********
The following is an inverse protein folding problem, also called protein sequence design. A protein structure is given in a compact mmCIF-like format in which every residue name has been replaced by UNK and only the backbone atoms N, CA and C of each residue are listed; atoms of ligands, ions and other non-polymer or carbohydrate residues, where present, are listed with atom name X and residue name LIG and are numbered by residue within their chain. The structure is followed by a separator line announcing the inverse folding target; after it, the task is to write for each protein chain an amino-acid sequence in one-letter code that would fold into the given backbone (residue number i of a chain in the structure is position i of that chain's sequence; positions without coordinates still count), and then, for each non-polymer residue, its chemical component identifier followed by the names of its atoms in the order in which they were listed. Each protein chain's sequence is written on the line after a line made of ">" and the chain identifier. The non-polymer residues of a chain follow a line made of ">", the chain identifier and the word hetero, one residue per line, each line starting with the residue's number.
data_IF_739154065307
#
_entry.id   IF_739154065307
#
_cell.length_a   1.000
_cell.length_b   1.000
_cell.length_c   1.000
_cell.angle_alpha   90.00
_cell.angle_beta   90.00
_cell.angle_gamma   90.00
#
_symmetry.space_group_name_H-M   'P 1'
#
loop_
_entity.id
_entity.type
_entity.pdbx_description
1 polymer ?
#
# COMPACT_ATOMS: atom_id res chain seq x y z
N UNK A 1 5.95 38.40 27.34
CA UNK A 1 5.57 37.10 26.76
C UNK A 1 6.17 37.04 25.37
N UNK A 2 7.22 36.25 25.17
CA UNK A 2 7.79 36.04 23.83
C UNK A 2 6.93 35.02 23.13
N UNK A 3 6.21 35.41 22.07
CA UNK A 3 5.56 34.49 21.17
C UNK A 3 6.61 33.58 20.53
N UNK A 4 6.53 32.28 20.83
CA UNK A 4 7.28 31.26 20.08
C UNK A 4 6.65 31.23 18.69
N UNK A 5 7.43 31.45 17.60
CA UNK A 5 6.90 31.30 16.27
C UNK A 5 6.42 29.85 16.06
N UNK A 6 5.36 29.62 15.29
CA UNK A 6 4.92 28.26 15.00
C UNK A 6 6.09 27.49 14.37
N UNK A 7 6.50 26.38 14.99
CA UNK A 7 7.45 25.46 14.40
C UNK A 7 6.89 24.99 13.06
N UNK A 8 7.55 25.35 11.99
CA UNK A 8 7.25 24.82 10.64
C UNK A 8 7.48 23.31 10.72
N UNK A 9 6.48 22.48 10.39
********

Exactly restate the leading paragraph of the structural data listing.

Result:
The following is an inverse protein folding problem, also called protein sequence design. A protein structure is given in a compact mmCIF-like format in which every residue name has been replaced by UNK and only the backbone atoms N, CA and C of each residue are listed; atoms of ligands, ions and other non-polymer or carbohydrate residues, where present, are listed with atom name X and residue name LIG and are numbered by residue within their chain. The structure is followed by a separator line announcing the inverse folding target; after it, the task is to write for each protein chain an amino-acid sequence in one-letter code that would fold into the given backbone (residue number i of a chain in the structure is position i of that chain's sequence; positions without coordinates still count), and then, for each non-polymer residue, its chemical component identifier followed by the names of its atoms in the order in which they were listed. Each protein chain's sequence is written on the line after a line made of ">" and the chain identifier. The non-polymer residues of a chain follow a line made of ">", the chain identifier and the word hetero, one residue per line, each line starting with the residue's number.